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Rishi Sunak sets out plans to tackle 'sick note culture'

April 19, 2024

The prime minister claims benefits have become a "lifestyle choice" for some, causing a "spiralling" welfare bill.

If the Tories win the general election, unspecified "specialist work and health professionals" would be given the job of issuing sick notes in England.

Labour says the government has "run out of ideas".

In a speech, Mr Sunak said a "worrying" proportion of younger potential workers were among a record high of 2.8m people out of work as of February 2024.

There's nothing compassionate about leaving a generation of young people to sit alone in the dark before a flickering screen watching as their dreams slip further from reach every single day," he said.

Mr Sunak also said, if the Conservatives win the general election, those who were still out of work after 12 months after support from a work coach will have "their benefits removed entirely".

He denied claims his plans lacked compassion, arguing that there would still be a "safety net" for "those who genuinely need it".

But he added: "We don't just need to change the sick note, we need to change the sick note culture so the default becomes what work you can do - not what you can't."

Mr Sunak said not acting would be "irresponsible" when he claimed the current £17.6bn personal independence payments (PIP) bill is forecast to rise by more than 50% over the next four years.

Part of that change would be more "objective assessment", Mr Sunak said, claiming the system is currently being "undermined" by "subjective and unverifiable claims" about capability.

The government will launch a consultation on toughening up the eligibility criteria for PIP by demanding "greater medical evidence" about the type and severity of mental health conditions.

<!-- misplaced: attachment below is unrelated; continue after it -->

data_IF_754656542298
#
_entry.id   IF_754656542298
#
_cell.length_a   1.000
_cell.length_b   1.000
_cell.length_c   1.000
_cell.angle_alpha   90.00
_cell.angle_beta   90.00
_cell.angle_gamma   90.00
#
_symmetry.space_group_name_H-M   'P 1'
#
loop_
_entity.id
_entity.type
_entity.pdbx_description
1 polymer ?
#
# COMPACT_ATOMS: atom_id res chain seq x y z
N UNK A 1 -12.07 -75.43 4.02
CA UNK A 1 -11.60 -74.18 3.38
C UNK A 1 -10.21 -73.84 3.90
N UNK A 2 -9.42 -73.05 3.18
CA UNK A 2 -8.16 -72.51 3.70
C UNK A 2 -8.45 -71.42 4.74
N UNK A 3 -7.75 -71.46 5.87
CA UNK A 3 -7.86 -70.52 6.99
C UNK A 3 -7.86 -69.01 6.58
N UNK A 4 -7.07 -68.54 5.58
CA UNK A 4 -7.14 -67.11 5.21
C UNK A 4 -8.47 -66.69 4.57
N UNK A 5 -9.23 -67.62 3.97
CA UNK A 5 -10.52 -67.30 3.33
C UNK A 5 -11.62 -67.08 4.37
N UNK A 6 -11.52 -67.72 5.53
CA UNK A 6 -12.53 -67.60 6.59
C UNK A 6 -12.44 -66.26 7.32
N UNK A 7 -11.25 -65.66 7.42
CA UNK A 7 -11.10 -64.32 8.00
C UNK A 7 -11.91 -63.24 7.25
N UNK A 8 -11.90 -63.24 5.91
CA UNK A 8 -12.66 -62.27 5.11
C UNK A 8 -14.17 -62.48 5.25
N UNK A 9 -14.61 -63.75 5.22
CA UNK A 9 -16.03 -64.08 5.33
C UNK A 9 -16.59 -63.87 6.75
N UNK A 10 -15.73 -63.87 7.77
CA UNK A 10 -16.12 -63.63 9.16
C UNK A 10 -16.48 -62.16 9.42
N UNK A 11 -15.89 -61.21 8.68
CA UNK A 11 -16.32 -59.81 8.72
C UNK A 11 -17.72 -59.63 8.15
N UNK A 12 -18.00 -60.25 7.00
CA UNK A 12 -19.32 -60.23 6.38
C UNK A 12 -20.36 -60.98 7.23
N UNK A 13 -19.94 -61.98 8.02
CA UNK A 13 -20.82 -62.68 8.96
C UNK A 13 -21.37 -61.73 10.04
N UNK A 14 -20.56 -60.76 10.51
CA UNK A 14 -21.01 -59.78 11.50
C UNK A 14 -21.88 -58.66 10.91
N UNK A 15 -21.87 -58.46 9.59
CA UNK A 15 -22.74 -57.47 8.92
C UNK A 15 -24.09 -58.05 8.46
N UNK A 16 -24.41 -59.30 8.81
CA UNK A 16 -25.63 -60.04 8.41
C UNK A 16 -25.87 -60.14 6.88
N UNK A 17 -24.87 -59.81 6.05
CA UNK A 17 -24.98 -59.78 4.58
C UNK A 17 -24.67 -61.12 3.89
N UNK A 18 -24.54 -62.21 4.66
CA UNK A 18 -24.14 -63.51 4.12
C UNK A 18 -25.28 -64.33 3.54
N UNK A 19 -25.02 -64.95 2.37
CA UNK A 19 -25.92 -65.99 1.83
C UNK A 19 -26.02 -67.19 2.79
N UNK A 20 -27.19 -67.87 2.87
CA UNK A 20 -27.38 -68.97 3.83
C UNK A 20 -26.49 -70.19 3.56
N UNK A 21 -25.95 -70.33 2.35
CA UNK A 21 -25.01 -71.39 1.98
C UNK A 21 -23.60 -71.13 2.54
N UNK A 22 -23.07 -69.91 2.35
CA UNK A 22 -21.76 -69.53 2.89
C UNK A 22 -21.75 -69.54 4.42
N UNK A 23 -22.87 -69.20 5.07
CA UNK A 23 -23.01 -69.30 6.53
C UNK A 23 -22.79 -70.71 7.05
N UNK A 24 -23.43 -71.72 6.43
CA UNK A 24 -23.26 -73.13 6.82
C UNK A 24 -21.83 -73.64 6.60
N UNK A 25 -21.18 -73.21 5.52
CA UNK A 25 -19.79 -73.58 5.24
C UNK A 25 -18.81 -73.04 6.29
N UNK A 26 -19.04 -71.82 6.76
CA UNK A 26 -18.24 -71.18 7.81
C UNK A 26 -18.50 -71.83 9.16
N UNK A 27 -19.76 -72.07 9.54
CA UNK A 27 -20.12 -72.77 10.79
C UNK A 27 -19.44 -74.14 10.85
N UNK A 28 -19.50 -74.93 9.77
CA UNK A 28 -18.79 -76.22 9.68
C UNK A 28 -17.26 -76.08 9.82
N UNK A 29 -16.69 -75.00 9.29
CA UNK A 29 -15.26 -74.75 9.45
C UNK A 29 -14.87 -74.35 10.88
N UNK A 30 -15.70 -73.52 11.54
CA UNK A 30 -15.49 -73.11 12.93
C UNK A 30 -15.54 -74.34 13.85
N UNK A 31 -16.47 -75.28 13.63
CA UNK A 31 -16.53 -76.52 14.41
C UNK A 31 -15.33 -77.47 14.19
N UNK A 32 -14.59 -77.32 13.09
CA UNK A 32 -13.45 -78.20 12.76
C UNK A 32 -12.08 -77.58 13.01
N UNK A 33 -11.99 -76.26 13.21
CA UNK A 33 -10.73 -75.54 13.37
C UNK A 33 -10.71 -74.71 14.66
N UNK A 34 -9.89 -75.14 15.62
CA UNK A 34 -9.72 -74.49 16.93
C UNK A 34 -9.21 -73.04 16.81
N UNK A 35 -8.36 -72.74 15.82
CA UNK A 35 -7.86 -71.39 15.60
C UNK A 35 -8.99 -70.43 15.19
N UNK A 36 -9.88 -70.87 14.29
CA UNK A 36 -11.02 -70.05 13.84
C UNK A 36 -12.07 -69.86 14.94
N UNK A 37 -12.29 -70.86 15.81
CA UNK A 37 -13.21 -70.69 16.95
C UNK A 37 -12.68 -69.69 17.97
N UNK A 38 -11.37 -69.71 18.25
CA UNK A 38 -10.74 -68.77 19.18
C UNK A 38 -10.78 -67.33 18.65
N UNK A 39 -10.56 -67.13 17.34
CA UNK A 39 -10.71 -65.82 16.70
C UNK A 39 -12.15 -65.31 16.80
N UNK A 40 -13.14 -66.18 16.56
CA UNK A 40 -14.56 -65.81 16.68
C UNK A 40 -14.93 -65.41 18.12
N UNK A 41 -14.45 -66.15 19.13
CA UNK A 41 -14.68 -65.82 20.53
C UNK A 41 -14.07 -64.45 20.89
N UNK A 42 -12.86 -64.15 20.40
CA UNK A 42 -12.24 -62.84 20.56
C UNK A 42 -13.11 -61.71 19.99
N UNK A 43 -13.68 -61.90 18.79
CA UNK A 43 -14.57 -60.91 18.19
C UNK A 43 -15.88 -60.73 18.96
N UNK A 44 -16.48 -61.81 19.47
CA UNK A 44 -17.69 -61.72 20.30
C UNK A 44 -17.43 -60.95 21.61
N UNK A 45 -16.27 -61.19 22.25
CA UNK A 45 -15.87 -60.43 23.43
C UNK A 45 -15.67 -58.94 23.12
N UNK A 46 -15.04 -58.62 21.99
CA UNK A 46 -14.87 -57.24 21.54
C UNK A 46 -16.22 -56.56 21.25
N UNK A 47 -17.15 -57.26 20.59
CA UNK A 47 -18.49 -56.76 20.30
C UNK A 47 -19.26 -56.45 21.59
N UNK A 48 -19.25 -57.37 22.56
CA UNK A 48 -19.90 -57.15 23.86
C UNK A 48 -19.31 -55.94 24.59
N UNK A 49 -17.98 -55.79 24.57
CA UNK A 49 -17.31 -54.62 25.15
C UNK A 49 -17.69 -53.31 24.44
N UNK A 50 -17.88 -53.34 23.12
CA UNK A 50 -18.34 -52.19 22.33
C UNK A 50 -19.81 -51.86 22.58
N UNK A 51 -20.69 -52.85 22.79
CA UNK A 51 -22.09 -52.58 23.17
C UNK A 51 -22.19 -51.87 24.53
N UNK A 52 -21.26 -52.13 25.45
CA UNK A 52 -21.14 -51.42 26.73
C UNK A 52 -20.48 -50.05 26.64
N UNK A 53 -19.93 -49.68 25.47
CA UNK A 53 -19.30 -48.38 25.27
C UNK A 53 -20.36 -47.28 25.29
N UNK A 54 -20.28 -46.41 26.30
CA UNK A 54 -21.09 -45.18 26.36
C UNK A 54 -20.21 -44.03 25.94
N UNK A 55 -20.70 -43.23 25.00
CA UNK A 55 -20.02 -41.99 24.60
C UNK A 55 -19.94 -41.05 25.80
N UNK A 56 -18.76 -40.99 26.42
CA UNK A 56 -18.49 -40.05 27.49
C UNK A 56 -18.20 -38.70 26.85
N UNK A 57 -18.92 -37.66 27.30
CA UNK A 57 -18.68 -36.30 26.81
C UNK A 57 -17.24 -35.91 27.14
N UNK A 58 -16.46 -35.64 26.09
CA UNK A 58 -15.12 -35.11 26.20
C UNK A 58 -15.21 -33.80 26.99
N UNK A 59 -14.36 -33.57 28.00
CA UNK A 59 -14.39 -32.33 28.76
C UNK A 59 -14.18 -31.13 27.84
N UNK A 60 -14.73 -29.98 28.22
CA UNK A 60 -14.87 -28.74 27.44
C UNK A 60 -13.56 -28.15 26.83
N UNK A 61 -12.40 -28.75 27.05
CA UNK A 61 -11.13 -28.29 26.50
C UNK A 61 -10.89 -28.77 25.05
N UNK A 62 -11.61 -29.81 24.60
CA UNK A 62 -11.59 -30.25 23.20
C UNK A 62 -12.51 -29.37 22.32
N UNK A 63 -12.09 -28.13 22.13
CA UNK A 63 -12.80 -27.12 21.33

Ongoing onslaught'

"All of which will make the system fairer and harder to exploit," said Mr Sunak, adding PIP bank transfers could be replaced by "access to treatment like talking therapies or respite care".

However, Mr Sunak was unable to provide any details about which "specialist professionals" would be given the job of issuing fit notes and whether they would have to be recruited.

Richard Kramer, chief executive at disability charity Sense, said the speech was "unbelievably damaging and unhelpful" and falsely portrayed disabled people "as shirkers" when many want to work but are prevented from doing so by negative attitudes, unfair recruiting practices and a lack of support and equipment.

"The government's ongoing onslaught on disabled people is hard to watch, with the prime minister today taking aim at people who are long-term sick in a cruel speech demonising people with 'sick notes'," he added.

NHS data showed almost 11m fit notes were issued last year in England, with 94% of those signed "not fit for work".

A call for evidence will be published on Friday seeking responses from healthcare professionals, employers, and those with lived experiences asking how the current process works and how it can be improved.

Locked out of work'

Ahead of Mr Sunak's speech on Friday, Alison McGovern, Labour's acting shadow work and pensions secretary, attacked the PM for re-announcing a policy when, she claimed, his government had left a record number of people "locked out of work because they are sick".

She said: "A healthy nation is critical to a healthy economy, but the Tories have completely failed on both."

Liberal Democrat Leader Ed Davey said the speech was "desperate" when millions are unable to access NHS hospitals, GPs and mental health support.

He said: "Rishi Sunak is attempting to blame the British people for his own government's failures on the economy and the NHS and it simply won't wash."

Green Party co-leader Carla Denyer said the prime minister "should be fixing the NHS... not blaming people who are ill."

She added: "We would invest in mending the health and social care system, not denying people the right to see a GP when they need it."



Source: BBC

Image: Sky News